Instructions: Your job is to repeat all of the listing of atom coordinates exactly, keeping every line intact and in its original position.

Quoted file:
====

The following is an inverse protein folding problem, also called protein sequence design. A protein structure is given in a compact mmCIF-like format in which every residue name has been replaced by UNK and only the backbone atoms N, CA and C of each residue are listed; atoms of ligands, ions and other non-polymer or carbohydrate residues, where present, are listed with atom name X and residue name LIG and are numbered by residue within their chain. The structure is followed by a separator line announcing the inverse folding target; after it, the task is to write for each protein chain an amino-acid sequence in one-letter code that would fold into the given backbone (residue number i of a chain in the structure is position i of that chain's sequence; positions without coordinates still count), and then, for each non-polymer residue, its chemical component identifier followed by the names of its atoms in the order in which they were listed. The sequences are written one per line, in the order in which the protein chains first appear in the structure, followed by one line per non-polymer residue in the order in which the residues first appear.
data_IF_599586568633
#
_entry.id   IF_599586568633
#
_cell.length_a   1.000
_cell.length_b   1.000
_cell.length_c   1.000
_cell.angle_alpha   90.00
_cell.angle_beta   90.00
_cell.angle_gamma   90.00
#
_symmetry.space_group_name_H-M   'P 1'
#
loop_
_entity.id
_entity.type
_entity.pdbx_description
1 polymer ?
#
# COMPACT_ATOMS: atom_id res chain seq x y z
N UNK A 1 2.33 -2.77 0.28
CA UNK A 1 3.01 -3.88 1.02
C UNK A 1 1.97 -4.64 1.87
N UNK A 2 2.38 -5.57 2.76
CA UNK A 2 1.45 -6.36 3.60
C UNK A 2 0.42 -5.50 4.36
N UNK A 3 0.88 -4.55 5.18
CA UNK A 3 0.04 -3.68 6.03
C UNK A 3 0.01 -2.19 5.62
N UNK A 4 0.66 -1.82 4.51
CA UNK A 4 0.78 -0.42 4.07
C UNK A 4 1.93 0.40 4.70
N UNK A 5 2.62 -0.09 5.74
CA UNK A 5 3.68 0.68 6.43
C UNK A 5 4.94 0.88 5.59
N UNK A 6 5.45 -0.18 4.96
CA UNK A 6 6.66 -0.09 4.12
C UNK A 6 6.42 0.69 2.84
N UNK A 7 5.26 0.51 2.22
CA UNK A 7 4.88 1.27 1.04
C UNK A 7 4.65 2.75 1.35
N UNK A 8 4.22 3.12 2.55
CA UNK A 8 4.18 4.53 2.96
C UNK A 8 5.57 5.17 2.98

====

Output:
The following is an inverse protein folding problem, also called protein sequence design. A protein structure is given in a compact mmCIF-like format in which every residue name has been replaced by UNK and only the backbone atoms N, CA and C of each residue are listed; atoms of ligands, ions and other non-polymer or carbohydrate residues, where present, are listed with atom name X and residue name LIG and are numbered by residue within their chain. The structure is followed by a separator line announcing the inverse folding target; after it, the task is to write for each protein chain an amino-acid sequence in one-letter code that would fold into the given backbone (residue number i of a chain in the structure is position i of that chain's sequence; positions without coordinates still count), and then, for each non-polymer residue, its chemical component identifier followed by the names of its atoms in the order in which they were listed. The sequences are written one per line, in the order in which the protein chains first appear in the structure, followed by one line per non-polymer residue in the order in which the residues first appear.
data_IF_599586568633
#
_entry.id   IF_599586568633
#
_cell.length_a   1.000
_cell.length_b   1.000
_cell.length_c   1.000
_cell.angle_alpha   90.00
_cell.angle_beta   90.00
_cell.angle_gamma   90.00
#
_symmetry.space_group_name_H-M   'P 1'
#
loop_
_entity.id
_entity.type
_entity.pdbx_description
1 polymer ?
#
# COMPACT_ATOMS: atom_id res chain seq x y z
N UNK A 1 2.33 -2.77 0.28
CA UNK A 1 3.01 -3.88 1.02
C UNK A 1 1.97 -4.64 1.87
N UNK A 2 2.38 -5.57 2.76
CA UNK A 2 1.45 -6.36 3.60
C UNK A 2 0.42 -5.50 4.36
N UNK A 3 0.88 -4.55 5.18
CA UNK A 3 0.04 -3.68 6.03
C UNK A 3 0.01 -2.19 5.62
N UNK A 4 0.66 -1.82 4.51
CA UNK A 4 0.78 -0.42 4.07
C UNK A 4 1.93 0.40 4.70
N UNK A 5 2.62 -0.09 5.74
CA UNK A 5 3.68 0.68 6.43
C UNK A 5 4.94 0.88 5.59
N UNK A 6 5.45 -0.18 4.96
CA UNK A 6 6.66 -0.09 4.12
C UNK A 6 6.42 0.69 2.84
N UNK A 7 5.26 0.51 2.22
CA UNK A 7 4.88 1.27 1.04
C UNK A 7 4.65 2.75 1.35
N UNK A 8 4.22 3.12 2.55
CA UNK A 8 4.18 4.53 2.96
C UNK A 8 5.57 5.17 2.98